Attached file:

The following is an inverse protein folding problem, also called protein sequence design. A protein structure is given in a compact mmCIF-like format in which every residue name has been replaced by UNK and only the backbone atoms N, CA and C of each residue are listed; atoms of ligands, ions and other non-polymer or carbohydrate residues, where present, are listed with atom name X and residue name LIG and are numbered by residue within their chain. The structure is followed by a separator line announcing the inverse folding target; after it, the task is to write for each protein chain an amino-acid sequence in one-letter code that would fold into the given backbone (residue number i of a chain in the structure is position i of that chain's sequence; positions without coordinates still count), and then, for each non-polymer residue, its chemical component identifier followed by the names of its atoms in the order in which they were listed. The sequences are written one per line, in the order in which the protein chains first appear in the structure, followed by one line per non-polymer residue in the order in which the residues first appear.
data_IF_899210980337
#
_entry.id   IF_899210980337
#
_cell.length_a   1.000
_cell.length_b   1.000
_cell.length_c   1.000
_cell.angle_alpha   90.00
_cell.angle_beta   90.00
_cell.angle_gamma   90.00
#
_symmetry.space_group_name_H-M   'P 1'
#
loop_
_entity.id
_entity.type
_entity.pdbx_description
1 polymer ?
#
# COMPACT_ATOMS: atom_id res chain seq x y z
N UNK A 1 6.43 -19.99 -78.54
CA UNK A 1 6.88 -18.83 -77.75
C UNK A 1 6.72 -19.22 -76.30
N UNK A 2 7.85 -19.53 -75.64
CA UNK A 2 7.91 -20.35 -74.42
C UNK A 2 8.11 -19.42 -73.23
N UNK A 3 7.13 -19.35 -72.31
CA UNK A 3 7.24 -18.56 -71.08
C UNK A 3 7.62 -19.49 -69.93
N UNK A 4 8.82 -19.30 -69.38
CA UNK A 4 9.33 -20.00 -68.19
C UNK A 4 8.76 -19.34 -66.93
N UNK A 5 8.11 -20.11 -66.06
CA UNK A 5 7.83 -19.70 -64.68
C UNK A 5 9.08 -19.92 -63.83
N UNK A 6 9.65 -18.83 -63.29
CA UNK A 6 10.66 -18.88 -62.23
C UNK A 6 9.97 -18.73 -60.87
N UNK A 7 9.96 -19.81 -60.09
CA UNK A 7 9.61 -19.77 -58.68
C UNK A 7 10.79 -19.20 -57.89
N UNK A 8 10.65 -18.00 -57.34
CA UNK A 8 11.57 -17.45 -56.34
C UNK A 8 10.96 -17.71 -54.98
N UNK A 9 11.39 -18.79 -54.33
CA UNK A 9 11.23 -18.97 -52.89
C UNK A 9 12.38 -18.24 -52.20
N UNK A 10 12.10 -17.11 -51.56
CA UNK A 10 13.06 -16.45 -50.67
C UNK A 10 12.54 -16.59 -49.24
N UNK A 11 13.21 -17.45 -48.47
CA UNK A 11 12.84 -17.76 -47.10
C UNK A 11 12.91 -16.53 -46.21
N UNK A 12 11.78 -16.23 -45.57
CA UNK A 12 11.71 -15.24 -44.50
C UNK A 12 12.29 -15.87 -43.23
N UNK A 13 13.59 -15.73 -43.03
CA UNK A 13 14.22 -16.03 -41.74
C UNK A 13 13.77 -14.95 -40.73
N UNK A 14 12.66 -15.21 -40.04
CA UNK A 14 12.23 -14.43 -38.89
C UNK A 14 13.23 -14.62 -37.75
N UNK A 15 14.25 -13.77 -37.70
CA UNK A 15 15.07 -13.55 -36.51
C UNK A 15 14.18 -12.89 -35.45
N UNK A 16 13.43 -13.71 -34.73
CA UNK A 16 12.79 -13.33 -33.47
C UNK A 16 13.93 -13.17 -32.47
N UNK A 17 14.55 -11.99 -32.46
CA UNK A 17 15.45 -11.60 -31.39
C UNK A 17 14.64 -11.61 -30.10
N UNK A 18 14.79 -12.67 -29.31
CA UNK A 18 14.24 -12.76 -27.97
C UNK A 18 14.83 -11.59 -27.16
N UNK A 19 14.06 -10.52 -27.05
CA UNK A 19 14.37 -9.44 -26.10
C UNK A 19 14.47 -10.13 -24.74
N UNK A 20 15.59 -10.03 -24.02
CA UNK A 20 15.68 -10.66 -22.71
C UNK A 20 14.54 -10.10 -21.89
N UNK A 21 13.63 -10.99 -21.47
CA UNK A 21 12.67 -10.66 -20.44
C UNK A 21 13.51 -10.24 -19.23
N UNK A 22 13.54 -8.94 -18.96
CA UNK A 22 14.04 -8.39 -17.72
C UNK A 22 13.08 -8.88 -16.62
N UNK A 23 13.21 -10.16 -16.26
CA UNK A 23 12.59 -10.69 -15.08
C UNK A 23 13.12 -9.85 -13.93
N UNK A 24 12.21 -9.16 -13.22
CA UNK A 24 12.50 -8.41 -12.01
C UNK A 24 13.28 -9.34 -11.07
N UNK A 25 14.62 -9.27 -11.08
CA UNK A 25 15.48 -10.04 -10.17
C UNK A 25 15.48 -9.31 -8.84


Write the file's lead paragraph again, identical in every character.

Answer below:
The following is an inverse protein folding problem, also called protein sequence design. A protein structure is given in a compact mmCIF-like format in which every residue name has been replaced by UNK and only the backbone atoms N, CA and C of each residue are listed; atoms of ligands, ions and other non-polymer or carbohydrate residues, where present, are listed with atom name X and residue name LIG and are numbered by residue within their chain. The structure is followed by a separator line announcing the inverse folding target; after it, the task is to write for each protein chain an amino-acid sequence in one-letter code that would fold into the given backbone (residue number i of a chain in the structure is position i of that chain's sequence; positions without coordinates still count), and then, for each non-polymer residue, its chemical component identifier followed by the names of its atoms in the order in which they were listed. The sequences are written one per line, in the order in which the protein chains first appear in the structure, followed by one line per non-polymer residue in the order in which the residues first appear.